"You can never get tired of performing in this show," says Carol Furtado, who has played the lead in Merchants of Bollywood in more than 30 countries, including Romania, the Gulf countries, Singapore and the United Kingdom in the last four years.
"We are performing in different cities, some times in a country like China where most of our audience does not know English. We have very different audiences in each city," she adds. "Besides, I am mad about dancing. And watching the audiences moved by the story and awed by the costumes, music and dance is invigorating. This is true for everyone in the cast."
Furtado, who plays a Bollywood choreographer clashing with her traditional choreographer grandfather, has done more than 800 shows, but "at each performance, I am excited as if it were the first performance," she says.
Now, she has started her North American journey. After performances in Chicago, Detroit and smaller cities in the last two weeks, she is performing in the New York tri-state area and Atlantic City. Her performance in Newark, New Jersey, was expected to be attended by hundreds of people from New York and surrounding cities.
"My philosophy is to give my best even if there are five people in the auditorium, and I feel the other cast members have similar attitude," Furtado says. "The five people in the theater should go home thinking that their money was well spent... We are hoping to get a good mix of audiences. In the UK, we had South Asians and British viewers. In Chicago, there was a mix of desis and Americans. In Detroit, we had a large number of African Americans. It was a great mix, there were so many ethnicities."
Furtado, who has a sociology degree from Mumbai's St Xavier's College, has been dancing through her college days. "I never had formal training," she says. "I am not like some of the young artists in India or America who have been learning from their childhood."
During her college years and after her graduation, she also designed costumes for stage shows in Mumbai. "A friend drew my attention to the casting of Merchants of Bollywood," she says. "I wondered what I would do in a Bollywood-themed production. I could not imagine, for that matter, acting in any show."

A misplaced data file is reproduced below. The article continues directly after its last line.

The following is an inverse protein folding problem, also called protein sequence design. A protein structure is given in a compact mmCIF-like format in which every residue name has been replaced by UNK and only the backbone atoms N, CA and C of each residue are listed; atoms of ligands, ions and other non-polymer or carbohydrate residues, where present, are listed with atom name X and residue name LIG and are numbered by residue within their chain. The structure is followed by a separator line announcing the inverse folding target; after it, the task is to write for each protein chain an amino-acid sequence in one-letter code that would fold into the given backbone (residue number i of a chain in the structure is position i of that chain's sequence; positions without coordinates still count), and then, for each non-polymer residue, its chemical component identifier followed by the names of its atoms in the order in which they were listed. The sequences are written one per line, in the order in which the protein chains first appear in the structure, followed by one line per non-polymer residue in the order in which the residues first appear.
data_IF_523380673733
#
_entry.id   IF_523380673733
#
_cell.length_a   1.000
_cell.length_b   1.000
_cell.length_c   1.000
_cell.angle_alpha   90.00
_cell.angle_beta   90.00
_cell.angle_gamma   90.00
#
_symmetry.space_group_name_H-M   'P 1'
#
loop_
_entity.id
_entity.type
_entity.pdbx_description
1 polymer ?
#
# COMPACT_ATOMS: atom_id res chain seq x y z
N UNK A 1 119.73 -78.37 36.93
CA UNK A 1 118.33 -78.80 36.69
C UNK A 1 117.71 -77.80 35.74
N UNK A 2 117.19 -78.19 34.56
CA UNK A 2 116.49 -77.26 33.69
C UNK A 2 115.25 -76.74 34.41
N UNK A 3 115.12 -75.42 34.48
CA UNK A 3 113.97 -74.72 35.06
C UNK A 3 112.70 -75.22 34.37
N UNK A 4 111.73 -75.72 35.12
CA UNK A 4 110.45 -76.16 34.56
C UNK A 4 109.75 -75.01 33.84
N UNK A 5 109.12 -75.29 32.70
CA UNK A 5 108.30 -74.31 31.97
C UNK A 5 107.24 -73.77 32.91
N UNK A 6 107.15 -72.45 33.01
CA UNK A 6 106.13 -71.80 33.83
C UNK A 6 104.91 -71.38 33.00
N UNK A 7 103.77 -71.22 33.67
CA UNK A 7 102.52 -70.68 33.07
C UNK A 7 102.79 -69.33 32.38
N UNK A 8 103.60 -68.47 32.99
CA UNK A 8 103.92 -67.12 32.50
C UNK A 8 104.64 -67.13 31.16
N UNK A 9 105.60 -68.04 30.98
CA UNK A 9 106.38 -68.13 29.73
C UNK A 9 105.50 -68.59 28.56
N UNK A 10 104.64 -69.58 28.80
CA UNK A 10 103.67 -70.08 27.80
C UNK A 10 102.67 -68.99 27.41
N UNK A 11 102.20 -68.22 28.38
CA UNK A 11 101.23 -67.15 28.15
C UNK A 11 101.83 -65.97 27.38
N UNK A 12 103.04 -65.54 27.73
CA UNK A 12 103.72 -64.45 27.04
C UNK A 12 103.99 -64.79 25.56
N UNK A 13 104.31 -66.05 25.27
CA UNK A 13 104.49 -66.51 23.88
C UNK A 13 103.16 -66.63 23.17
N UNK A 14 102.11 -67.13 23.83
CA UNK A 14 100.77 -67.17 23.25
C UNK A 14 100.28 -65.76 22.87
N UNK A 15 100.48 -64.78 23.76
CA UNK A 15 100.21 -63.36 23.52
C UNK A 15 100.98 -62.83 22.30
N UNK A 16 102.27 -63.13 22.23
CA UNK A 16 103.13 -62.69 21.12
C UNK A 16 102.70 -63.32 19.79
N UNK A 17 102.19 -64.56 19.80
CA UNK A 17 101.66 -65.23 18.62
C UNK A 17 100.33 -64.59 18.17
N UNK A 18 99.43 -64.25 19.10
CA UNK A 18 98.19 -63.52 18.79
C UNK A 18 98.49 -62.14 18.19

But her friend Shruti sent her picture to the producer, and soon Furtado got a call from Mark Brady. "I went thinking that I would make a courtesy call to save my friend's face," Furtado said. "The casting interviews were at (JW) Marriot (in Mumbai). I thought it would be a nice place to have coffee. I read the script as a matter of courtesy. When I was offered the part, I wanted to murder everyone around me."
Yet she could not bring herself to say no. Her contract was for three months. "I can't believe I am in the fourth year in this show," she says.
She grew up emotionally and professionally during the world tour. "I learned to laugh at myself," she adds. "Initially, I was concerned about my acting capability. I never had training in college or beyond in acting. But I was able to learn fast from my mistakes."
The show, she believes, "transcends generations and nationalities. It is a universal story of love, estrangement and reconciliation. It is spectacular, but it is also a life-enhancing story. And we all perform from our hearts."
And she is far from done with the production. After performing in more than a dozen venues through October, and then 10 performances in Toronto, she is headed home to Mumbai for a few months. At the end of December, she will be ready to perform in half a dozen countries in Europe, including France and Germany, and then to some places she has never been before, including Tahiti.
"How could I ever thank my friend Shruti?" she concludes.